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33 yr old w heart disease question
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Niddala posted:
1 1/2 yrs ago I had a heart attack out of the blue. I am 6'1" 205 pounds in reasonable shape and very active. I have ridiculously high Triglycerides which are brought down to 300 with Pravastatin. I have never smoked or used drugs. My MI was not detected by EKG as it was on the backside of my heart. I only have one drug eluting stent in place. Over the last six months I have noticed an increase in fatigue and occasional shortness of breath. 6 months ago they did some imaging and looked like my heart was functioning normally. My concern is that over the last 2 weeks the shortness of breath has increased and I have an almost constant centralized pressure on the chest. Its not near the severe pressure I had during my heart attack. I have an appointment with my primary in 1 week but am not sure if I should just push to see my cardiologist instead. I eat better than most with mostly turkey used as my protein with red meat or pork eaten about once a week. Does anybody have any idea if these symptoms are normal? At what point should I be concerned?
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cardiostarusa1 responded:
Hi:

"...over the last 2 weeks the shortness of breath has increased and I have an almost constant centralized pressure...

"At what point should I be concerned?"

Obviously right now.

As various medical literature and the worldwide media have reported, clinically significant (blood flow-limiting) coronary artery disease (CAD), sometimes leading to a dreaded heart attack, is increasing in those in their mid/late 30s to early 40s.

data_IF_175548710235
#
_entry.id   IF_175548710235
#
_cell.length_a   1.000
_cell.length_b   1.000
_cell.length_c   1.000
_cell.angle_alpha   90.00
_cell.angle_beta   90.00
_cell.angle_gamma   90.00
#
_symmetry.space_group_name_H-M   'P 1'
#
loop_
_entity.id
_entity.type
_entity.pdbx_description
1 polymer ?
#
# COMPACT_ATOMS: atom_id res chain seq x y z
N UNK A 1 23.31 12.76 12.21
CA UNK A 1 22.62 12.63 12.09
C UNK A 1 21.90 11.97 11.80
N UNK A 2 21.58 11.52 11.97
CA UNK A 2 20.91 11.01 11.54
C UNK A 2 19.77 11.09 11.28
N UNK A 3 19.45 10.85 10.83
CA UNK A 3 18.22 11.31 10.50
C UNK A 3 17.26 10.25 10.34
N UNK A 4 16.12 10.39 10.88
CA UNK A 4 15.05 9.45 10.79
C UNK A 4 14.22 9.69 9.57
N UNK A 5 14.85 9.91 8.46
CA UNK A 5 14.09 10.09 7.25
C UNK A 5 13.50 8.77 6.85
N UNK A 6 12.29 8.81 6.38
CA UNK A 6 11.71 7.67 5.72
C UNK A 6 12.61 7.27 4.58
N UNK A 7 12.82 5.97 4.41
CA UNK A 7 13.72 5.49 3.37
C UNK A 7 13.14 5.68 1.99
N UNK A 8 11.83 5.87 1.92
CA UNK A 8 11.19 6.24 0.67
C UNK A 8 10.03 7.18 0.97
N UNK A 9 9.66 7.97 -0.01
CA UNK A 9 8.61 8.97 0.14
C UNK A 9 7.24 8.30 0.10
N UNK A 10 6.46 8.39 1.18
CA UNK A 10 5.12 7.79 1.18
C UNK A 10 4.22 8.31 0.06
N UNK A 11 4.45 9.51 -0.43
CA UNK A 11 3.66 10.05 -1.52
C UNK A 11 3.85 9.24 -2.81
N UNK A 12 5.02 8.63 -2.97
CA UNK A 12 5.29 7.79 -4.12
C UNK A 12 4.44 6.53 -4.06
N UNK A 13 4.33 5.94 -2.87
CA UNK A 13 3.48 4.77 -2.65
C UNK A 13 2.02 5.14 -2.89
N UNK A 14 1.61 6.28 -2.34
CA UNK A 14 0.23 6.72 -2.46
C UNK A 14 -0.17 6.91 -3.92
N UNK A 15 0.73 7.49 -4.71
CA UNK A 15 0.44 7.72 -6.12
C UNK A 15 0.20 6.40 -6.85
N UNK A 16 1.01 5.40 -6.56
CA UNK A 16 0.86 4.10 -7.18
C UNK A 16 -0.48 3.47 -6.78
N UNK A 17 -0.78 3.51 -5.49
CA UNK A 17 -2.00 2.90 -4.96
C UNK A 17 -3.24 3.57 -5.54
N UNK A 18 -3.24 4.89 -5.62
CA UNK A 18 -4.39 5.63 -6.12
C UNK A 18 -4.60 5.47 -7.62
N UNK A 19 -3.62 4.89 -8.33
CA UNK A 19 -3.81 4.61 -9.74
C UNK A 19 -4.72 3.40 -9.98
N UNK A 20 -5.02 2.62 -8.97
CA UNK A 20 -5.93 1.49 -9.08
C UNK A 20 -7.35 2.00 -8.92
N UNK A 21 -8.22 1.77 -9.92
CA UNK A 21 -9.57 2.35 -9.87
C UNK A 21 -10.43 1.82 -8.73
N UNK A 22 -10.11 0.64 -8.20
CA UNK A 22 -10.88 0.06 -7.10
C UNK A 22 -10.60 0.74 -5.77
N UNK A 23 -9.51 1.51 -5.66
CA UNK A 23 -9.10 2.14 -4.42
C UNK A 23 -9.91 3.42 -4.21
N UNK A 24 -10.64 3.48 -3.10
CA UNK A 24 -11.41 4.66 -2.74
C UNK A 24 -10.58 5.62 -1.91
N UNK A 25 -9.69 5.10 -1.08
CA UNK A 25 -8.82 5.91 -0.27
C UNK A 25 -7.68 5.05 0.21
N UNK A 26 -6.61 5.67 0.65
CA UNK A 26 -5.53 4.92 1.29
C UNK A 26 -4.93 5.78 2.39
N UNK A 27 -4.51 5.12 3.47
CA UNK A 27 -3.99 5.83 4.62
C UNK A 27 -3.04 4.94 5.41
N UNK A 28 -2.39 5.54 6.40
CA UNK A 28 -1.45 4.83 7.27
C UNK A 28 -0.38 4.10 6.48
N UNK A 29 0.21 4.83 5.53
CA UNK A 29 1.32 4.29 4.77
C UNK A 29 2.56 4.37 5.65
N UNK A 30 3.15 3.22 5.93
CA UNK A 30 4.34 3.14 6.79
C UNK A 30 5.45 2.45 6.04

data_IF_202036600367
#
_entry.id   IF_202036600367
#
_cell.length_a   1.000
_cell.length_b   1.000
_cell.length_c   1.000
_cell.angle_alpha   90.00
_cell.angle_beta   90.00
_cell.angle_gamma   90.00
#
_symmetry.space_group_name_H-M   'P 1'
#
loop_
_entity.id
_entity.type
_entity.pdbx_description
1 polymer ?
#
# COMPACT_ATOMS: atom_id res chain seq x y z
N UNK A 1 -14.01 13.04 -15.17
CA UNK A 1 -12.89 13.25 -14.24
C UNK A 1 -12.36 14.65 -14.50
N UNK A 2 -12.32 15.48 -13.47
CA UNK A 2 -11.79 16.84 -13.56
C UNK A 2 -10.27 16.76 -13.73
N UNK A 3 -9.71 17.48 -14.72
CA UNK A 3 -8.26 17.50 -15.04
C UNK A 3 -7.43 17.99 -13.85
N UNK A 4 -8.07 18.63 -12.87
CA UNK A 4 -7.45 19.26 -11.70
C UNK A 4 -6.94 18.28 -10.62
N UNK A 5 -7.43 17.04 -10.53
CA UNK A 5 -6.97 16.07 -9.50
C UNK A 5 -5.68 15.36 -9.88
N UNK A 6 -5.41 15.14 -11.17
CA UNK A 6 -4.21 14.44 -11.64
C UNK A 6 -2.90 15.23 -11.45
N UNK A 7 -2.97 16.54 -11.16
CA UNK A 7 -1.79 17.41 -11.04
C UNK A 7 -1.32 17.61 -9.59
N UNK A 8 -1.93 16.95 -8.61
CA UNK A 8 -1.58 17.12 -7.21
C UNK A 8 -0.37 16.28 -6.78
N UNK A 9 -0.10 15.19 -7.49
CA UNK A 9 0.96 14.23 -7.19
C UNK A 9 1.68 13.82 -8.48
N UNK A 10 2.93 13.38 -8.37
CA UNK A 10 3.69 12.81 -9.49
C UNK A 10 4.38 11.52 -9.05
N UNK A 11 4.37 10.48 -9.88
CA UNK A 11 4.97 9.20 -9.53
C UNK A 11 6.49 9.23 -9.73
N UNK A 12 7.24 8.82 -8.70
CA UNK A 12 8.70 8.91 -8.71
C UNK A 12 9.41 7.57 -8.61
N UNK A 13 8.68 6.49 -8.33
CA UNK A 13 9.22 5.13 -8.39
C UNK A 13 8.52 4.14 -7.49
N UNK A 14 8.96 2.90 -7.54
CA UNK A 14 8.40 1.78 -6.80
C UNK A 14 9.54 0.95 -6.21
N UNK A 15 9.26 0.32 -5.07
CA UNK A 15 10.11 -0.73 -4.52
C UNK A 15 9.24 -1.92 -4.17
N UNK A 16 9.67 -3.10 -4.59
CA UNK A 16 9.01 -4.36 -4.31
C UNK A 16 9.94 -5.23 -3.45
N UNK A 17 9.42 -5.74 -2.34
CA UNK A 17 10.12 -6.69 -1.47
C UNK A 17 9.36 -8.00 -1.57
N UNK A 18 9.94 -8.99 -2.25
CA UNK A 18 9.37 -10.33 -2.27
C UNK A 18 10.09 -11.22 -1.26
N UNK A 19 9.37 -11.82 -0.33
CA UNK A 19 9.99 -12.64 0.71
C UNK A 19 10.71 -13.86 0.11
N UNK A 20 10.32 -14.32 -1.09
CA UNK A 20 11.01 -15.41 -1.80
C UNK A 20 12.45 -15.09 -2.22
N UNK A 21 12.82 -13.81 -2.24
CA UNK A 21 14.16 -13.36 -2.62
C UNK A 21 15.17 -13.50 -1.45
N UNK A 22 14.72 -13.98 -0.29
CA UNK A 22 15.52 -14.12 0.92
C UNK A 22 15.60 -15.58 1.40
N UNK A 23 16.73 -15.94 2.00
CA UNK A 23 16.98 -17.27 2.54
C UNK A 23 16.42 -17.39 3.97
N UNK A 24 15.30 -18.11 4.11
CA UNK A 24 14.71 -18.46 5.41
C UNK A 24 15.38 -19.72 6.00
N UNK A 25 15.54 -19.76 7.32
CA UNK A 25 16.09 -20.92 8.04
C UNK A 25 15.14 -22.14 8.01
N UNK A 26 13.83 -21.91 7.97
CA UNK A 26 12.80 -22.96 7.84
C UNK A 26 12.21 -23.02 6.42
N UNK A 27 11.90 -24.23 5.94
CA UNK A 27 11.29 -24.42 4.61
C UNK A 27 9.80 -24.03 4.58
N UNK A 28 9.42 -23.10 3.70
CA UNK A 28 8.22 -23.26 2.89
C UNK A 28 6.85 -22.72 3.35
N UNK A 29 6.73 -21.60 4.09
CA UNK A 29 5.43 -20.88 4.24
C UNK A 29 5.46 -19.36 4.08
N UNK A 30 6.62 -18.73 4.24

CAD actually begins (the process and progression of) very early in life, even as early as in the pre-teen/teenage years. Fatty streaks (represents the earliest precursor to plaque development and plaque is the pathological hallmark of atherosclerosis) are the beginning of atherosclerosis in the coronary arteries. Soft plaque (more dangerous and unpredictable than hard or calcified plaque) is the early stage of atherosclerosis.

As reported, the symptoms of artery-narrowing atherosclerosis are highly variable. Those with mild atherosclerosis may present with clinically important symptoms and signs of disease and heart attack, or absolute worst case scenario, sudden cardiac death (SCD) may be the first and only symptom of coronary artery disease (CAD). However, many individuals with anatomically advanced disease may have no symptoms and experience no functional impairment.

The bottom line

Coronary stents are only a Band-aid or spot treatment, as it does not treat the underlying disease process and what drives the progression.

Coronary artery disease (CAD) is a life-long unpredictable condition (can exhibit periods of stabilization, acceleration, and even some regression), requiring a continuum of care,

Best of luck down the road of life.

Take care,

CardioStar*

WebMD member (since 8/99)

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Be well-informed

WebMD

Living With Coronary artery disease (CAD)

A chronic disease with no cure...

This is especially true if you have had an interventional procedure...